Sophisticated surfaces

Glass that doesn’t go blind in sand-storms or change color when viewed from different angles is fascinating.  This is made possible by coatings and surface modifications that result in stable processes for innovative customer solutions.

Inkjet printers enable high design flexibility. SCHOTT’s know-how lies in the chemistry of ceramic inks.

Glass that doesn’t go blind in sand-storms or change color when viewed from different angles is fascinating.  This is made possible by coatings and surface modifications that result in stable processes for innovative customer solutions.

Our motivation is to develop new properties and solve puzzles,” says Dr. Eveline Rudigier-Voigt. This is not so much about conventional puzzles as it is about scientific and technical issues: how can glass that is exposed to stresses such as corrosion, wear and tear, and many other effects be improved by altering its surfaces? How can glass surfaces, in particular, be manipulated in such a way, for example, that light reflects differently or not at all? What processes can be used for this and how can stable and economical processes be achieved in addition to new properties? This is precisely what interests the team in the Coating and Surface Modification competence area.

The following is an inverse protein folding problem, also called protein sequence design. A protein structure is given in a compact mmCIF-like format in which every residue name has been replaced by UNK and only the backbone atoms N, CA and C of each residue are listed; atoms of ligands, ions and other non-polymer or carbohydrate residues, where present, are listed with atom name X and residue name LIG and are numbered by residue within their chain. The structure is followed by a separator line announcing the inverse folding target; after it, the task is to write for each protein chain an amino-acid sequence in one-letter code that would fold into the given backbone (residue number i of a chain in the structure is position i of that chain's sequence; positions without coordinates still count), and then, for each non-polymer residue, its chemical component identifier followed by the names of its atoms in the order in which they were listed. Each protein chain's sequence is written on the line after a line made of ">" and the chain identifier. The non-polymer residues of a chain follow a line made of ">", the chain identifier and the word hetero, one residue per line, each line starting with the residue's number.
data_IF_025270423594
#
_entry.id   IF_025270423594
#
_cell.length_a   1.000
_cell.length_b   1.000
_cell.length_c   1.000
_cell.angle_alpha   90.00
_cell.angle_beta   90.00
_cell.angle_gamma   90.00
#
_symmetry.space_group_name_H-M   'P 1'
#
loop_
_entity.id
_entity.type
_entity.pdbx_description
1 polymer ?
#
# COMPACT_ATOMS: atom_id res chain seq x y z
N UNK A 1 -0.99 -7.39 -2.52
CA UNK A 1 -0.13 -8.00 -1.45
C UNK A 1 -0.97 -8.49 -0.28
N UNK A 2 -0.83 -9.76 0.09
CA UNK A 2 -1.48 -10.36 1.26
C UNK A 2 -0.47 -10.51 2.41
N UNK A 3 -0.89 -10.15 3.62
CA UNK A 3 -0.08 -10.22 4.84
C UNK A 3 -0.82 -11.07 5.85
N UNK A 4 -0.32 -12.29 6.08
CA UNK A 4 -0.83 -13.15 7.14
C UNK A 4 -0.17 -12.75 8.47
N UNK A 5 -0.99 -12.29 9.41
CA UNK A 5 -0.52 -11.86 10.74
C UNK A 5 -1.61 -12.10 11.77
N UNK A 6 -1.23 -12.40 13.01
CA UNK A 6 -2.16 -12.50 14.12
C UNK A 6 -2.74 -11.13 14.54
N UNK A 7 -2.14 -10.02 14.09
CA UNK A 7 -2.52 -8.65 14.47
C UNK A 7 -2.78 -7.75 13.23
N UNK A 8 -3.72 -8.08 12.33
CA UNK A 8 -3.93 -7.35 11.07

In order to solve such challenges and to modify surfaces to precisely meet customer requirements, the experts at SCHOTT Research have a toolbox at their disposal for implementing various property profiles. “Our ‘superficial’ approach requires a deep and detailed understanding of the materials of glass and glass-ceramics,” explains Dr. Rudigier-Voigt who has been at SCHOTT for 12 years. After all, layers must not only adhere to glass optimally but also be able to survive temperature cycles or sterilization processes, for example, without damage depending on the subsequent application. Besides the traditional coatings, surfaces can also be modified in a targeted manner by doping, activating or leaching, for example. These types of functionalizations often need to fulfill not only one property or requirement, but must also combine several of them.


Innovative processes for different (layer) designs

The traditional methods of enhancing glass surfaces are no secret: here, a distinction is made between plasma-assisted and direct gas-phase technology, as well as liquid coating technologies. These technologies are then adapted and optimized for a wide variety of glasses or glass-ceramics.